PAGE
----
The old man stared bemusedly out his windows, at the expanse of his lawns and gardens, vainly trying to remember just what all happened. It looked like a massacre out there, the aftermath of The Battle of Agincourt. Bodies and clothing were strewn everywhere. There were food platters, and drink containers. (sniff) And was there still a whiff of that delightful herbal muscle relaxant in the air?
He vaguely recalled singing and dancing. Well, he hadn’t sung and danced, he was far too regal and restrained to do that, but his guests had. The revellers had revelled, and the troubadours had troubed, making sweet music. Was that a lute on his lawn? And over there, proud in its Stewart tartan, but looking bedraggled as only an unused one can, was a deflated set of bagpipes, the skirl of which still rang in his ears and in his soul. It was lying beside a guy in a plaid skirt, with skinny white legs and knobby knees. Had they let Erickson across the border?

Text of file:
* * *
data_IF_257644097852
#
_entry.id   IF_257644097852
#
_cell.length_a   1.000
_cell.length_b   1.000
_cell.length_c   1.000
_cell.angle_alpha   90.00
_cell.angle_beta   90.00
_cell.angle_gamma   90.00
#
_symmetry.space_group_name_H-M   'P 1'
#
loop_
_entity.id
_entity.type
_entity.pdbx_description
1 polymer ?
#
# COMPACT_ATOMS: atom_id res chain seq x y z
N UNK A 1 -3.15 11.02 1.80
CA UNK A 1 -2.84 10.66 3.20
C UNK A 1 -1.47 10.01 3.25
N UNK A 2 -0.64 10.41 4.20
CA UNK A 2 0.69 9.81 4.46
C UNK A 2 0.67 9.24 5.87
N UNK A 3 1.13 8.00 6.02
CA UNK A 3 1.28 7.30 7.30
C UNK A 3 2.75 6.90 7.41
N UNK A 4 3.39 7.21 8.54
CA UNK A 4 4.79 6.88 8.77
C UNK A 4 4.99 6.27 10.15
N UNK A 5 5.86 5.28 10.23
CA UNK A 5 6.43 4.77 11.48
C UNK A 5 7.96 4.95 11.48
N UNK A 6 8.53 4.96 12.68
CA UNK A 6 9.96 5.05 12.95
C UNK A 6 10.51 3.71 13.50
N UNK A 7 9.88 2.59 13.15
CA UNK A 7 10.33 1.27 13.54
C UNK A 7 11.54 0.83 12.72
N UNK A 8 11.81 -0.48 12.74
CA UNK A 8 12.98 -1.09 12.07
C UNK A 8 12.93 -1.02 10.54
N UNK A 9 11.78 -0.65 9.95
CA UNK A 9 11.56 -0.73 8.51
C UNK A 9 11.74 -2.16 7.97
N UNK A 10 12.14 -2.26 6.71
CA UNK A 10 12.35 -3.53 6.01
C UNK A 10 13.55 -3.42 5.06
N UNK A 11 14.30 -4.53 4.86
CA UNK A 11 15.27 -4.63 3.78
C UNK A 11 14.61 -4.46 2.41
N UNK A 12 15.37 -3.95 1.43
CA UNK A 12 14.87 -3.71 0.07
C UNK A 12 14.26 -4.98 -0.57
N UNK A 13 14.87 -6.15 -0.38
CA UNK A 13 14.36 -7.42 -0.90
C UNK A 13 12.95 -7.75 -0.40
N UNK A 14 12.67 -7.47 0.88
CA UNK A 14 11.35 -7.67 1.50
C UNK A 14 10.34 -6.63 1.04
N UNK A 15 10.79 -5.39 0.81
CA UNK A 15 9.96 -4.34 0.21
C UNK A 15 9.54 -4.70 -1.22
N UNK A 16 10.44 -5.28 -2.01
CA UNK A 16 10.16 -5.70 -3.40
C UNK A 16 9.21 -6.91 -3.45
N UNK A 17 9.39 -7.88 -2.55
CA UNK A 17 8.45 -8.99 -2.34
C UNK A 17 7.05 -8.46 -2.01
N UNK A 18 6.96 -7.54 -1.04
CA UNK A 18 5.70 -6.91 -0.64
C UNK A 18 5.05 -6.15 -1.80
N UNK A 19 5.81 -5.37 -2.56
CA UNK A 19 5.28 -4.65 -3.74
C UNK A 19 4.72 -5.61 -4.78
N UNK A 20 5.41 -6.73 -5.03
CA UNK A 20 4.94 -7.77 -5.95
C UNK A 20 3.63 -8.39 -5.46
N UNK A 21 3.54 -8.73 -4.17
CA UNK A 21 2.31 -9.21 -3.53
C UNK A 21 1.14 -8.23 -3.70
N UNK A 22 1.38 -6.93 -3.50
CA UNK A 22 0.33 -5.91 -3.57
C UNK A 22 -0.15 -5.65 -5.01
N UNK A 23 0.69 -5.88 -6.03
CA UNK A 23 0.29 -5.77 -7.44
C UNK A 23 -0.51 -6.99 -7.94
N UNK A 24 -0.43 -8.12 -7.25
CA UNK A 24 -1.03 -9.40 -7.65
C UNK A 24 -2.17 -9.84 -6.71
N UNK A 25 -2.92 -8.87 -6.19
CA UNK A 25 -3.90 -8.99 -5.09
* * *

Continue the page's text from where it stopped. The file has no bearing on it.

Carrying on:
He had sat on a raised dais, beatifically nodding his head and doing that foppish hand-wave thing that Queen Lizzy the Twoth had taught him. Presents were presented to him. Epic poems of his purity and honor were declaimed. High praises of him were sung out far and wide, and a good time was had by all! He had certainly had a good time, and he hoped – thought all his honored guests had too.
Some careless partiers had kicked away a few of the supports of his grumpy old curmudgeon facade, but he could quickly fix that, by putting up a couple of ranty posts. All in all, his many talented friends had combined to give him a most pleasant and enjoyable day. Hell, if he thought he could swing another party like that next year, he might even agree to turn 70.
A heartfelt thank you to one and all, for making yesterday a wonderful and memorable celebration.